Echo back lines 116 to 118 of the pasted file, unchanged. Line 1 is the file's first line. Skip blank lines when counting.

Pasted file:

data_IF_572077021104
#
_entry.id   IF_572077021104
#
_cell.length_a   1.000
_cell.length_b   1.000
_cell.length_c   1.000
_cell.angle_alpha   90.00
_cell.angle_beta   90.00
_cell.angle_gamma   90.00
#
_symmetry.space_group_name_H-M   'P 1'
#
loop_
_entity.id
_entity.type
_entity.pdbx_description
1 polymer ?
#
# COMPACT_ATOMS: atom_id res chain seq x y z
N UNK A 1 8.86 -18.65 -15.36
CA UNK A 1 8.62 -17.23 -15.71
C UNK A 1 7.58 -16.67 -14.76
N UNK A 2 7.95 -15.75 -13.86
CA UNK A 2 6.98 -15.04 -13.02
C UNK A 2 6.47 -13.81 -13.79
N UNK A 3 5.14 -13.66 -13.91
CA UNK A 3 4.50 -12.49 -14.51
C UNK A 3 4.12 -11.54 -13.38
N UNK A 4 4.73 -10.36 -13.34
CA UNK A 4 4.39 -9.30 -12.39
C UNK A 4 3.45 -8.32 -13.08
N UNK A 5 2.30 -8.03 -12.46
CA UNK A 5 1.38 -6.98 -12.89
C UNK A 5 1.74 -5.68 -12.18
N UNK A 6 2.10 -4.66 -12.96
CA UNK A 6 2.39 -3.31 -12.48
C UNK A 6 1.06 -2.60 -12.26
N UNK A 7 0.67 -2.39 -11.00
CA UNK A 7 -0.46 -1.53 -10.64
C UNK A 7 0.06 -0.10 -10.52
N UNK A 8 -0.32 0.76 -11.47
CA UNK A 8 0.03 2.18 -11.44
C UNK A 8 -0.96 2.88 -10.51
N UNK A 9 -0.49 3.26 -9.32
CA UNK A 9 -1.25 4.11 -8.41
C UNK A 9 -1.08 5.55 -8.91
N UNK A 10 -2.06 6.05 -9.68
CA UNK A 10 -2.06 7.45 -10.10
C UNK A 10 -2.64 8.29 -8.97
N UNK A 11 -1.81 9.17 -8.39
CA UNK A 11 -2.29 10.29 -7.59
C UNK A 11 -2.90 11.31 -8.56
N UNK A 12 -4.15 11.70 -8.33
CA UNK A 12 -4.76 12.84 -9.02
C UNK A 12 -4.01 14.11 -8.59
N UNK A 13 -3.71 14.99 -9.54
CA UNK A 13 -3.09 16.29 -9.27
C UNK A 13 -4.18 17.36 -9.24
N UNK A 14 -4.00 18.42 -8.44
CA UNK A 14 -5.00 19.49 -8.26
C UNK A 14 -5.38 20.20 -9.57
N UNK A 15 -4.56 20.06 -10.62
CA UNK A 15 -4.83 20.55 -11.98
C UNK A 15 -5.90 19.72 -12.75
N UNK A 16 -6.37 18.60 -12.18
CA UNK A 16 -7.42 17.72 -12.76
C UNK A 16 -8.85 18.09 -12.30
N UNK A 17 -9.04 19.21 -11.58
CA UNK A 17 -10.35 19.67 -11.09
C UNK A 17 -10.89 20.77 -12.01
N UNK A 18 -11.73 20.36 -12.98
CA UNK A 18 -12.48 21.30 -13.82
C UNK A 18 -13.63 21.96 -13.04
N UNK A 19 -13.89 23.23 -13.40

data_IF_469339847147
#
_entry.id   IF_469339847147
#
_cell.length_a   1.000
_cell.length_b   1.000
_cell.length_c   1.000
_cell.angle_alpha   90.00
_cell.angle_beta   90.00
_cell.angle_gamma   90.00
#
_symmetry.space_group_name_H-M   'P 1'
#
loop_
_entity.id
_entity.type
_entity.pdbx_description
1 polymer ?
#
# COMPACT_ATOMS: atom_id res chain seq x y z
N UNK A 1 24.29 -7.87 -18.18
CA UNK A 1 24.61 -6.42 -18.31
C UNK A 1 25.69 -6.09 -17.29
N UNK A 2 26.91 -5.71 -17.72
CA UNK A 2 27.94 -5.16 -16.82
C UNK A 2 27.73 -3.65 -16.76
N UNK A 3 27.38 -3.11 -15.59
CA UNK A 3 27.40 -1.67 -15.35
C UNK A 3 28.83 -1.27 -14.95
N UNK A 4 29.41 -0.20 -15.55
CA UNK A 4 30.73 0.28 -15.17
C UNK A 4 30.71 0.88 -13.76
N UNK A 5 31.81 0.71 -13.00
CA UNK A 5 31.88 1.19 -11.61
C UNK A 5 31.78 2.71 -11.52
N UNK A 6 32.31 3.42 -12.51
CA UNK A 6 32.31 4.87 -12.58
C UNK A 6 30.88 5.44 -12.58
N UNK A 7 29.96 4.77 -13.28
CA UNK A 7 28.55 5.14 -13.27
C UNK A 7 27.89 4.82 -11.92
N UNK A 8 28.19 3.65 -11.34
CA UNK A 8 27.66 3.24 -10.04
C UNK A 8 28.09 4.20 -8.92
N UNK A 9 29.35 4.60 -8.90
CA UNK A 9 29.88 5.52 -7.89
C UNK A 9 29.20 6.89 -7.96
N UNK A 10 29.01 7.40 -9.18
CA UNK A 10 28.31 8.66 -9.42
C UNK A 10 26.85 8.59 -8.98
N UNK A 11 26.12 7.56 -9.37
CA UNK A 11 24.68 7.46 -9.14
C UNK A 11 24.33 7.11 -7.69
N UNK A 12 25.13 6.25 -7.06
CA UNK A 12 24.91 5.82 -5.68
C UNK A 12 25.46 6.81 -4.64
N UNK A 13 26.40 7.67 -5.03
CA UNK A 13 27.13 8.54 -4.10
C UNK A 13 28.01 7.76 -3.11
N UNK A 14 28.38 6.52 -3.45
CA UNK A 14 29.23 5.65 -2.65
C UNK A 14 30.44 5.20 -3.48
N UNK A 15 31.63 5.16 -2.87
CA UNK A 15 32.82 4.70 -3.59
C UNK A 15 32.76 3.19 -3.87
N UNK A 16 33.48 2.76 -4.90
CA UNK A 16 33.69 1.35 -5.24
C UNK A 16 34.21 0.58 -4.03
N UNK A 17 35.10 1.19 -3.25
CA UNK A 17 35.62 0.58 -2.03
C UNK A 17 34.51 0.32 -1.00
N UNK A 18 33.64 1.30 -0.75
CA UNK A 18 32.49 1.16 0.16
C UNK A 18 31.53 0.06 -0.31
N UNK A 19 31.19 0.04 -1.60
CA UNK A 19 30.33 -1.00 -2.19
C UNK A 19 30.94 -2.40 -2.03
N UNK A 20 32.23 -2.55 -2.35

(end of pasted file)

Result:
C UNK A 7 27.89 4.82 -11.92
N UNK A 8 28.19 3.65 -11.34
CA UNK A 8 27.66 3.24 -10.04